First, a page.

Investing in building a brand is not a ‘nice to do’ but a matter of strategic importance in an age of digital disruption was just one of the key takeaways from our annual gathering of the industry’s brightest marketing minds in Manchester.
Now in its third year Make Disruption Pay 2019 was our biggest and best to date. On the key theme, Striking the Balance,it seems that you can have your cake and eat it. But to balance brand and performance requires a clear vision of what you stand for and the ability to cut through red tape by empowering employees to be agile and act quickly.
I’ve picked out six key takeaways from a though provoking day where experts from across the industry wrestled with the dilemma of marketing spend that delivers instant results, versus investment that builds brand loyalty over the long term:
Indifference is the enemy
Nick Hewat, Commercial Director of The Guardian, spoke of how the brand turned a financial loss into profit by focussing on their key strength – their relationship with readers who now help fund the title’s journalism with voluntary contributions.
You need to be unique
Mick McCoy, CEO of Vizeum, defined the perfect campaign: “Something that is sticky with real people and captures their imaginations, that covers more than one channel and changes the fortune of the brand.”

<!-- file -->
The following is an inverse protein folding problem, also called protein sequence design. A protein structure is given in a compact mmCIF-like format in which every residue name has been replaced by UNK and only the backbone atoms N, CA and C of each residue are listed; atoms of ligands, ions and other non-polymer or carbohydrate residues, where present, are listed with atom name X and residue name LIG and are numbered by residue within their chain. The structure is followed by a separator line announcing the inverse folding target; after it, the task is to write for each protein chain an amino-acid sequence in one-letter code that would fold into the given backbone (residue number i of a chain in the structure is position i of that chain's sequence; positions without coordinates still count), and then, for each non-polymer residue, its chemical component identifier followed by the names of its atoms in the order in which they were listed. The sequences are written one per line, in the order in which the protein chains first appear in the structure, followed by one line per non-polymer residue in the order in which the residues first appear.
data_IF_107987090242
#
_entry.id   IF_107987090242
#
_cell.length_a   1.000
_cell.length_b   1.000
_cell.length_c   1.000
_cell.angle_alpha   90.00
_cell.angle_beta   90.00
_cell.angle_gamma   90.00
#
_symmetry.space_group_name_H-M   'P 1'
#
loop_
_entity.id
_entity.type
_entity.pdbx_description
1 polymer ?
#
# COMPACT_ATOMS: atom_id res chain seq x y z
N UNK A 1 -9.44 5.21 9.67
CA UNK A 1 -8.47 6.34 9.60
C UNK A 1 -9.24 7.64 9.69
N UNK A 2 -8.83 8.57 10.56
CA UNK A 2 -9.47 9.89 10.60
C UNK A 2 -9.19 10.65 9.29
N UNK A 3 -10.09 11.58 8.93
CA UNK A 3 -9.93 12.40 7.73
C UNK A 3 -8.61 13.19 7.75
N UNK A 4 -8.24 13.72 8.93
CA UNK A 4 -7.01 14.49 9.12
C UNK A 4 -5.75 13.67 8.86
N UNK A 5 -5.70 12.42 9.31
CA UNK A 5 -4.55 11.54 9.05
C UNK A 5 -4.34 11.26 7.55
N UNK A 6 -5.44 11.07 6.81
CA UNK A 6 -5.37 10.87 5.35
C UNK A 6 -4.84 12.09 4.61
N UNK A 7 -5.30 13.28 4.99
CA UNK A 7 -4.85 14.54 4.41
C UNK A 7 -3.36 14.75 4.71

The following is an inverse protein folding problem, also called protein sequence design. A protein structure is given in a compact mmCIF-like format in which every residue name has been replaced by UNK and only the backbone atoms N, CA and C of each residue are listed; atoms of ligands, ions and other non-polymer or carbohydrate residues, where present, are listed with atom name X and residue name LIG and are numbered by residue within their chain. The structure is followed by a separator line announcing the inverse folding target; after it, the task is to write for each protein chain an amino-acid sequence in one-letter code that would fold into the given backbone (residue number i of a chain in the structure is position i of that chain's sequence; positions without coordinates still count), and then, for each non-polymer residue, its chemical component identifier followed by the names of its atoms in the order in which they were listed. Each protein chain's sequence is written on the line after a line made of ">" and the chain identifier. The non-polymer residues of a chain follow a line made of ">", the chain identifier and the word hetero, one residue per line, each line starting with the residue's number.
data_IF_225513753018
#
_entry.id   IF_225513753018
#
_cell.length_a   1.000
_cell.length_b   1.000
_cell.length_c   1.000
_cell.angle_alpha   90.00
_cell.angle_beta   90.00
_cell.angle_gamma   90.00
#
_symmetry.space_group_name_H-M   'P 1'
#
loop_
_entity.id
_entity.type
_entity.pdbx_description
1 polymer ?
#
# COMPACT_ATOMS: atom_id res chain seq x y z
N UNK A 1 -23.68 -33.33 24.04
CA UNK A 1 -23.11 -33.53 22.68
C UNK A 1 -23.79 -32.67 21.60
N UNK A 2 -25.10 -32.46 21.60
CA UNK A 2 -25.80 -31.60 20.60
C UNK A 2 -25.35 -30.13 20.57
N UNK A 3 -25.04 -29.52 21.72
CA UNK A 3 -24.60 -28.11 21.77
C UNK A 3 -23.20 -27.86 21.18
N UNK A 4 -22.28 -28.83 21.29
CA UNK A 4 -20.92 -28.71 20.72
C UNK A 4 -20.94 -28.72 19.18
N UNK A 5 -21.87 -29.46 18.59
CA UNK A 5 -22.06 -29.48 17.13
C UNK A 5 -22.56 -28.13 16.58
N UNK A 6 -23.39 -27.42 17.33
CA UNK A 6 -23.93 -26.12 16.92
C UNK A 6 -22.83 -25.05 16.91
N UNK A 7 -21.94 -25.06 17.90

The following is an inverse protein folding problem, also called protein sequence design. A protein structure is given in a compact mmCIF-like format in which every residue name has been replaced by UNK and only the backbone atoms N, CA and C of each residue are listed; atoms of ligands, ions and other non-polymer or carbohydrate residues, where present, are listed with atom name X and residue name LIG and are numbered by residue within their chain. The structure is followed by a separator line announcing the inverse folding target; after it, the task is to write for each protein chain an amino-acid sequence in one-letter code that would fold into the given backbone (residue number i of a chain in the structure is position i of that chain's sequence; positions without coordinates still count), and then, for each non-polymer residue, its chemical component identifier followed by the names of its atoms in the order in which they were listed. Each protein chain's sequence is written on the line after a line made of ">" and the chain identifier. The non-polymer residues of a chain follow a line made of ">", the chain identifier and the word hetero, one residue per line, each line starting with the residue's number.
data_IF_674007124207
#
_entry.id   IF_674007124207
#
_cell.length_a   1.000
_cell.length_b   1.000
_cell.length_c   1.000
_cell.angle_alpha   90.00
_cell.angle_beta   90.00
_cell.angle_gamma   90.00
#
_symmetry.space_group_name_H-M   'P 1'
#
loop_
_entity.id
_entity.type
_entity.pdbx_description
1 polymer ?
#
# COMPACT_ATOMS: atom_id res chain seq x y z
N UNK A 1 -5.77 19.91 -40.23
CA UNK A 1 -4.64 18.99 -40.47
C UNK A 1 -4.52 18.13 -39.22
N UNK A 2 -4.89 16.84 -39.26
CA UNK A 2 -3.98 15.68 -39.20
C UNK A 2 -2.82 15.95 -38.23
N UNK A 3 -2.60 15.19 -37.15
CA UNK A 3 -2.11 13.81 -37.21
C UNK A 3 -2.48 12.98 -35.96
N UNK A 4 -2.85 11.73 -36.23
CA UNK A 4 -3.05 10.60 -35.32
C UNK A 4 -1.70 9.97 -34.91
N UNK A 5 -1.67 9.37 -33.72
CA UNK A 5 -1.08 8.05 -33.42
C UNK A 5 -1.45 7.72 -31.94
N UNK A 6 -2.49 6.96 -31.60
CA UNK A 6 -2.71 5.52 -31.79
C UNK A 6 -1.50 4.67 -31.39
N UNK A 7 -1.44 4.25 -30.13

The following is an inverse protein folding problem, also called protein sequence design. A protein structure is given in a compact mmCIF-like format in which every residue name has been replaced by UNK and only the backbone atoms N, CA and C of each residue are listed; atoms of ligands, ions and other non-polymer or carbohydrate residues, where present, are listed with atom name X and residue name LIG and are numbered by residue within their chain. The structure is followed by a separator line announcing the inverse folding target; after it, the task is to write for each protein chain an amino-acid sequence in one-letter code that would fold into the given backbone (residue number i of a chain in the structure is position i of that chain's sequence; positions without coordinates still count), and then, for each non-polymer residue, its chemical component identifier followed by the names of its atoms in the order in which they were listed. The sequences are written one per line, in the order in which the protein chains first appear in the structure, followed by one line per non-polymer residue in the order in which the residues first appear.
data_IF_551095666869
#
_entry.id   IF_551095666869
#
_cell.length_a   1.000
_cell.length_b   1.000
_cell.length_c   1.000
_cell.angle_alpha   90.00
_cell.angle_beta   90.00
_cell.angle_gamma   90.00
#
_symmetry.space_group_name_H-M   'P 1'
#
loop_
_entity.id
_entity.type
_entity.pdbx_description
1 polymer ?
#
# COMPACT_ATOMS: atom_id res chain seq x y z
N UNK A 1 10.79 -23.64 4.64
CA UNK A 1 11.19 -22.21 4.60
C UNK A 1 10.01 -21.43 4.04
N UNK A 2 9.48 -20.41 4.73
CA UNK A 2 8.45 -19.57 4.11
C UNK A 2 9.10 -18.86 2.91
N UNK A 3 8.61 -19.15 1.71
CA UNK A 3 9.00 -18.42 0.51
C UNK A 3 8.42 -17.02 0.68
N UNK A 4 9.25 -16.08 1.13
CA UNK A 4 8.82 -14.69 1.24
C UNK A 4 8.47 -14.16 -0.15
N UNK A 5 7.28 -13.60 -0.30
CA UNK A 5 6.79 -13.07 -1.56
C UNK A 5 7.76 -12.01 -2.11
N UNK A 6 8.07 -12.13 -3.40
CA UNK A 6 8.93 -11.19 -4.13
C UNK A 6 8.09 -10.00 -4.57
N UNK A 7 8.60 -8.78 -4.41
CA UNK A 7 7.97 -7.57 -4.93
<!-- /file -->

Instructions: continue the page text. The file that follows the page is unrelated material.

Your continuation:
Invest in the why
Dan Hagen, Global Chief Strategy Officer, iProspect, said 70 per cent of CMOs think long-term relationships is key to driving business.
We need to significantly increase the investment in the why – what is effective and what is not effective – bridging the gap between the short-term and long term.”
We are all influencers
Dara Nasr, Managing Director of Twitter UK, said brands that listened to their consumers and had a purpose would win in the end.
Nike trainers were burned in public after they stood up for sports star Colin Kaeprenick’s protest over civil liberties in their Believe In Somethingcampaign. Yet consumers loved it and their market value went up $6billion. Nasr said: “We all have the ability to influence what’s going in the world.”
Meet your customers
Phillip Lockwood-Holmes, Managing Director, Whitespace, said brands who created and delivered experiences for consumers can cut through the noise. But he said to truly win them over you had to get to know them.
Culture eats strategy for breakfast
Simon Daglish, Deputy Managing Director Commercial at ITV, said it was OK to disrupt markets but fatal to swim against the tide of cultural phenomena such as Love Island.
“Too many of us are involved with the science but that is not why people buy things. They buy with the emotional side of their brain.
“Brands need to part of people’s lives if they want to be relevant. If they are irrelevant, brands become commodities.”